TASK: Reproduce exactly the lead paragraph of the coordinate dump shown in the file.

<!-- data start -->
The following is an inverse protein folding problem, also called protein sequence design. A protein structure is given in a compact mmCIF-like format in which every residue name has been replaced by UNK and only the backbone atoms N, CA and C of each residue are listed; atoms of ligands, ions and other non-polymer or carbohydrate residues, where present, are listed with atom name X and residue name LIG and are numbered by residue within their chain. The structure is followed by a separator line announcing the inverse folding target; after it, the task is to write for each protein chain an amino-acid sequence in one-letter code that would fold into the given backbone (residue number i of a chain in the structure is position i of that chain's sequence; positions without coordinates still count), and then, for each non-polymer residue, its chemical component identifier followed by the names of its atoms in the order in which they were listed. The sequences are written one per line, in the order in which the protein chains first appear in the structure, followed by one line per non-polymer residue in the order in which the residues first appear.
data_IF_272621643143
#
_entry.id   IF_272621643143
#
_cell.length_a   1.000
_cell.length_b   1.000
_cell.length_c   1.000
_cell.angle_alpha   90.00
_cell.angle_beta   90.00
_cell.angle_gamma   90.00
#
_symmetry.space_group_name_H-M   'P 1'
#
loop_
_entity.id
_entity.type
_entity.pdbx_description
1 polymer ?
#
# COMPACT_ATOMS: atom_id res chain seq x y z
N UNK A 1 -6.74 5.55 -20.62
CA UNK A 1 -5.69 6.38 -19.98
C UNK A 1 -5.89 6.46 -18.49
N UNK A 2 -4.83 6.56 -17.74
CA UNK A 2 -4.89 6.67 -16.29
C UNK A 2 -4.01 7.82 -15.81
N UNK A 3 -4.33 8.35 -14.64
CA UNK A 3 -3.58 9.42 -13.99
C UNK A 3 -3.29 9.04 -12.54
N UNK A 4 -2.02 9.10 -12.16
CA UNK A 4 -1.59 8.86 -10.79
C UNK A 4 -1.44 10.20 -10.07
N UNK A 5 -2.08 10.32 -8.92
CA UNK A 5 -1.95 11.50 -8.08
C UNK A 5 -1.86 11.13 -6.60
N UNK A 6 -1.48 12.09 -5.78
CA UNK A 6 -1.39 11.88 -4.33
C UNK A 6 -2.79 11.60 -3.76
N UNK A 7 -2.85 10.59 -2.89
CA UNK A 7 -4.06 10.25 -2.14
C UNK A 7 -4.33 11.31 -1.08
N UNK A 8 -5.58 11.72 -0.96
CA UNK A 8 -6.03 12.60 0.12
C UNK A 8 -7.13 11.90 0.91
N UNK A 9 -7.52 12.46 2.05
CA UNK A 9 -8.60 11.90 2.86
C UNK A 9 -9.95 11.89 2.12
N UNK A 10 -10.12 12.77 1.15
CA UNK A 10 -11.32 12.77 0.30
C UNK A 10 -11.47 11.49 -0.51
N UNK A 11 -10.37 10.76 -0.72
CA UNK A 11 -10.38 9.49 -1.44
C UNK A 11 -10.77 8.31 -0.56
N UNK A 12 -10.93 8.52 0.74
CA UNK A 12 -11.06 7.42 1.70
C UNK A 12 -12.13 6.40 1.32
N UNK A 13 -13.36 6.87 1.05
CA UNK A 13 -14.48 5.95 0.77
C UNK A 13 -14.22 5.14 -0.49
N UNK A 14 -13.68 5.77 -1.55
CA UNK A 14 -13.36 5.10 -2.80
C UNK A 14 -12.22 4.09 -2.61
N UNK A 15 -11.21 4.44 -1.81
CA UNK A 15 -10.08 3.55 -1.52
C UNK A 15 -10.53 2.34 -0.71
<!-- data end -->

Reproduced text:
The following is an inverse protein folding problem, also called protein sequence design. A protein structure is given in a compact mmCIF-like format in which every residue name has been replaced by UNK and only the backbone atoms N, CA and C of each residue are listed; atoms of ligands, ions and other non-polymer or carbohydrate residues, where present, are listed with atom name X and residue name LIG and are numbered by residue within their chain. The structure is followed by a separator line announcing the inverse folding target; after it, the task is to write for each protein chain an amino-acid sequence in one-letter code that would fold into the given backbone (residue number i of a chain in the structure is position i of that chain's sequence; positions without coordinates still count), and then, for each non-polymer residue, its chemical component identifier followed by the names of its atoms in the order in which they were listed. The sequences are written one per line, in the order in which the protein chains first appear in the structure, followed by one line per non-polymer residue in the order in which the residues first appear.